by Steve Flink
There they were, performing out on the hard courts in La Jolla, California, representing their countries in the opening round of Fed Cup. This was less than a week after the conclusion of the Australian Open, and the United States was taking on Germany. With Lindsay Davenport opening the proceedings against Sabine Lisicki– an 18-year-old ranked No. 130 in the world— it seemed almost certain that the Americans would be off and running toward a triumph in the best of five match battle of nations. Davenport, who had not lost a Fed Cup singles or doubles match since 1994, was the clear favorite to win this match. The 31-year-old former world No. 1 was competing on her favorite surface in her home state in front of a large number of fans and friends.
And yet, she did not prevail. Lisicki did not seem the least bit intimidated by the accomplished Davenport. Her confidence and poise were evident from the outset. To be sure, she had moments of anxiety, recognizing the size of her challenge against such an experienced opponent. But the tension never seemed to last long. Lisicki fully exploited her remarkable flat forehand. She threw in a cluster of drop shots, getting carried away with that shot at times but catching Davenport off guard frequently with a tactic that was essentially working. And although her serve was streaky— and her second serve unstable-she still served 14 aces to more than offset her 11 double faults. To be sure, Lisicki, setting the tone, controlling the majority of the points, keeping Davenport off balance and ill at ease, played a terrific match, and thoroughly deserved her 6-1, 7-5 triumph.
But what happened to Davenport. She had, after all, won three of the five tournaments she had played since her return from the birth of her first child. And Davenport had made what appeared to be a seamless return back to the game she has played so commandingly for so long. Why was she so beaten in straight sets, and how did she squander a 5-2 second set lead? Had she closed out that set, her game would inevitably have started clicking on all fronts in a third set and the American would have almost certainly have come from behind for a victory.
She never gave herself that chance, which was uncharacteristic. On her way to 5-2 in that second set, Davenport conceded only four points in four service games. She was finding the corners effectively with her first serve, finding her range off the ground, finding the inner belief that had been missing. But then Lisicki went back to work and salvaged the set with a spirited run of five consecutive games. She served her tenth double fault of the contest to go down set point in the eighth game, but erased it with an ace and held on for 3-5. She broke an unsettled Davenport in the following game, but was back in jeopardy again in the tenth game. Serving to save the set for the second time at 4-5, Lisicki fell behind set point again, but blasted a two-handed backhand crosscourt that Davenport had no way to handle.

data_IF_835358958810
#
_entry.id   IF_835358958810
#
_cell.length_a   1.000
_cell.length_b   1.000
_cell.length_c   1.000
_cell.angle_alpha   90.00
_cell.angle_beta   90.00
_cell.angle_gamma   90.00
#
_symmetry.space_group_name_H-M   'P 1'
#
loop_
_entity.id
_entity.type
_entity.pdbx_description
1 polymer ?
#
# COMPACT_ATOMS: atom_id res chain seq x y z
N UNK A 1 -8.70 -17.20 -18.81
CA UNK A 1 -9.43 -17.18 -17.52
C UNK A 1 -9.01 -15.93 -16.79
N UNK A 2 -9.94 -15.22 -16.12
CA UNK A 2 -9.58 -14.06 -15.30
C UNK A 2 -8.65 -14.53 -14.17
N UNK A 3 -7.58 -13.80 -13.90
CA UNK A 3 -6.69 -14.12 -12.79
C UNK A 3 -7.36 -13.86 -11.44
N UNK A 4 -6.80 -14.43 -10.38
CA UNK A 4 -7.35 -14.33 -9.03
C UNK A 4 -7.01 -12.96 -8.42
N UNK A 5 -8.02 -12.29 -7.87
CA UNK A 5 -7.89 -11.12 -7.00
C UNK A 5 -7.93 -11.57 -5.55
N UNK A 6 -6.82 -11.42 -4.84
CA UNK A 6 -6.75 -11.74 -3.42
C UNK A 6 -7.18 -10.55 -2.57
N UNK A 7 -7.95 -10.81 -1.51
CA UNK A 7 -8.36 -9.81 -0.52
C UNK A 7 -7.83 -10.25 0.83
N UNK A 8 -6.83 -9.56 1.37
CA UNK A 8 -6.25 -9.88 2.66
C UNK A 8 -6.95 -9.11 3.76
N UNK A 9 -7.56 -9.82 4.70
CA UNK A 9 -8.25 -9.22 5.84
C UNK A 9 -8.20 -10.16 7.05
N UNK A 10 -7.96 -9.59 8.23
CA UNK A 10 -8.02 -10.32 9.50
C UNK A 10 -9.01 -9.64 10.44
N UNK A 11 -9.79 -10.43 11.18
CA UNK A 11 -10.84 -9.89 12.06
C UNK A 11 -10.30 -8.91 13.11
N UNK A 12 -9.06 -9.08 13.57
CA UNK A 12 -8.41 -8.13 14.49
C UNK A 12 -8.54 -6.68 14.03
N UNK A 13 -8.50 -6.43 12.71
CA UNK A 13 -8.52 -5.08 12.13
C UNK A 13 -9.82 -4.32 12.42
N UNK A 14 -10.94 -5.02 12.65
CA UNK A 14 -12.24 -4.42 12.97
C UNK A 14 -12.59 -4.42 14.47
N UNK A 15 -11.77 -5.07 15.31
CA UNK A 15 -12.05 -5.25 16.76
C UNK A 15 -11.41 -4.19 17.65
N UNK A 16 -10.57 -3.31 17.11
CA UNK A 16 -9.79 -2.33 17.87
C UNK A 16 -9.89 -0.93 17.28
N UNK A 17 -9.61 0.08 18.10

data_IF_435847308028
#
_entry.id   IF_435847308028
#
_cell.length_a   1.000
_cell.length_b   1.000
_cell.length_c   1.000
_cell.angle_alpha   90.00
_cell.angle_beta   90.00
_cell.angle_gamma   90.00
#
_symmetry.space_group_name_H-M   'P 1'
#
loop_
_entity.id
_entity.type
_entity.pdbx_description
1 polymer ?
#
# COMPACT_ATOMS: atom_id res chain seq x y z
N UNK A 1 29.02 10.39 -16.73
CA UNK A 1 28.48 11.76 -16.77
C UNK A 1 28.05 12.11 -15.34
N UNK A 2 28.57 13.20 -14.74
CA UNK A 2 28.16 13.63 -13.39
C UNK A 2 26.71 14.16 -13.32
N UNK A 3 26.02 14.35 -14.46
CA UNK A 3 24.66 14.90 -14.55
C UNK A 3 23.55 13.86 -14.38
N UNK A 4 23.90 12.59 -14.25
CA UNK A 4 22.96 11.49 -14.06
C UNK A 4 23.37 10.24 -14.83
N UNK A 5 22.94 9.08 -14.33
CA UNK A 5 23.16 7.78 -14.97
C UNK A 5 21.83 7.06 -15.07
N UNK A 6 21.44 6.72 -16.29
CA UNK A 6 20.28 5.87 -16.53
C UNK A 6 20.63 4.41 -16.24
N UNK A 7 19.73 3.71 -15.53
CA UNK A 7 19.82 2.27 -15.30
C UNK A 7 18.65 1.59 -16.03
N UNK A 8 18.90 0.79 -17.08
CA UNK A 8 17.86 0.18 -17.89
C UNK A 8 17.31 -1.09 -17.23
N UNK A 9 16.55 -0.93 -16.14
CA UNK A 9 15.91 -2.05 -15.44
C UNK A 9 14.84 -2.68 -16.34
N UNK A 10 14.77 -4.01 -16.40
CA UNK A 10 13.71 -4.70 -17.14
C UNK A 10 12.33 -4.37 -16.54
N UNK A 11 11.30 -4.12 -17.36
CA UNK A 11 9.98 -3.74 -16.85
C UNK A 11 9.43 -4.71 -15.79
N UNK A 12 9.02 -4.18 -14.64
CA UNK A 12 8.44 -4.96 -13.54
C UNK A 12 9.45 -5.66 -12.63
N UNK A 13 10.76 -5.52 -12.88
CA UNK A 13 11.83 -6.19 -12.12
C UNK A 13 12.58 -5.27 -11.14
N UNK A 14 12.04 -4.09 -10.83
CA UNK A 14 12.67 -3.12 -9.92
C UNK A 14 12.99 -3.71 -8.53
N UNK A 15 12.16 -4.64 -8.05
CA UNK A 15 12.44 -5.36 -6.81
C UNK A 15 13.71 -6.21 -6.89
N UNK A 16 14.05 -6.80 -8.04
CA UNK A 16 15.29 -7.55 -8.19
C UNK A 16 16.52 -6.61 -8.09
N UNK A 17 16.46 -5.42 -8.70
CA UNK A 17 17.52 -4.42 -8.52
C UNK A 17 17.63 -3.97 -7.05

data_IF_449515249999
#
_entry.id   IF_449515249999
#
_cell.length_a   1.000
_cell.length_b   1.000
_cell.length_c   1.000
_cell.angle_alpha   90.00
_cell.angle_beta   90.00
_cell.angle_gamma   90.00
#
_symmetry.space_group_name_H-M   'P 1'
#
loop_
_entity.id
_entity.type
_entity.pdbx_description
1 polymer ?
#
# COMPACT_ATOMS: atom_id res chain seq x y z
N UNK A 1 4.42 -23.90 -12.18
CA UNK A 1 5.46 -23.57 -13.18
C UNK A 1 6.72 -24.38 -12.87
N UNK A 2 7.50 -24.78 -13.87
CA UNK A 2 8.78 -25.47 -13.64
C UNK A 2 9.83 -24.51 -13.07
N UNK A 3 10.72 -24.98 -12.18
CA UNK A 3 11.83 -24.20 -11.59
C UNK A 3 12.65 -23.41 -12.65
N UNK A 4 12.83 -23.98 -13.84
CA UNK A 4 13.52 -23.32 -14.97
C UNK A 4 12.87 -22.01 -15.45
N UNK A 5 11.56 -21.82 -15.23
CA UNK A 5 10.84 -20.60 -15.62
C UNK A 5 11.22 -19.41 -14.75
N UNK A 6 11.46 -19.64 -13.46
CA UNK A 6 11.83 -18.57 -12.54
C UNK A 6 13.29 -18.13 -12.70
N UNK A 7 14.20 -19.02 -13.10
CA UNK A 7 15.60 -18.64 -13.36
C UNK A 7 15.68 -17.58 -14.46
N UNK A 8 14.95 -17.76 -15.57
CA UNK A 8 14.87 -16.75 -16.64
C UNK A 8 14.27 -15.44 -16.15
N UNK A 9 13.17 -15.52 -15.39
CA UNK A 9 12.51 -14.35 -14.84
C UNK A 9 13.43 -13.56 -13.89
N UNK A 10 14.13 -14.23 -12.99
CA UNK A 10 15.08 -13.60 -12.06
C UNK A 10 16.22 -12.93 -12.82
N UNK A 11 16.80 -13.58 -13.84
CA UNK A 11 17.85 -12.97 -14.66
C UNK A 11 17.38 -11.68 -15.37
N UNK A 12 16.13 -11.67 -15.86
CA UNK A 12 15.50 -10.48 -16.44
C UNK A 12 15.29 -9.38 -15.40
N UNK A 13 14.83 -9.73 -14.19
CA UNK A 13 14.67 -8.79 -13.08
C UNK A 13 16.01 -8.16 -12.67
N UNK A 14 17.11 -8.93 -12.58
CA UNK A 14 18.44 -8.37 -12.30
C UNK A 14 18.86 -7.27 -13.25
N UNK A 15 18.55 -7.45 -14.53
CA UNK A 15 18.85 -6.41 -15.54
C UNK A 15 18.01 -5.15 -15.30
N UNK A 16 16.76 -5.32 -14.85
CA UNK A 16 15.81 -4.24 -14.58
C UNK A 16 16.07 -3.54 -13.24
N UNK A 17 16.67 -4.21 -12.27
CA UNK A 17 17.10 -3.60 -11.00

So now it was 5-5. Davenport’s momentum was gone, and her spirits were sinking. Lisicki sensed she could finish off the match, and did just that. The German broke for 6-5, and then served out the match, sealing the victory on her third match point. It was a major Fed Cup upset, and surely a blow to the pride of Davenport. Ashley Harkleroad, making her Fed Cup debut, was admirable in bringing the Americans back to 1-1. She took apart Tatjana Malek in straight sets. Rain washed out play completely the next day, but with the sun shining brightly again on Monday, Davenport was in a comfort zone again, routing Julia Goerges 6-1, 6-2. Harkleroad, playing another smart and largely unerring match, clinched the triumph for the U.S. with a 6-4,7-5 win over Lisicki. And so the opening day woes of Davenport were easily forgotten as the U.S. set up a meeting with the Russians in Moscow. To her credit, Sharapova, who would have been forgiven for skipping Fed Cup since she had played seven matches in capturing the Australian Open, was unwilling to walk away. She won her two matches easily against Israel.
In any event, Davenport’s defeat on opening day deserves more reflection. Irrefutably, she has made a strong and impressive comeback after giving up plans for retirement. Her overall standard has been a tribute to her excellent mechanics. Her stroke production remains formidable. The purity of her shots is an enduring strong suit. And her conditioning is first rate. In some ways, it is as if she never left the game.
On the other hand, the Lisicki loss is evidence that her bad days may become more frequent. The consistency she displayed up until the Australian Open might be impossible for Davenport to sustain. She wisely started out competing in weaker fields after coming back from motherhood. It is too early to know if Davenport will be increasingly vulnerable against players who are undaunted about facing her. It is hard to tell at this point whether Davenport can compete again as successfully as she once did against the best players in the world.
My guess is that she will not. But I would be more than happy if she would prove me absolutely wrong over the course of this season, because I always enjoy watching her compete at the height of her powers.
Steve Flink is a weekly contributor to TennisChannel.com
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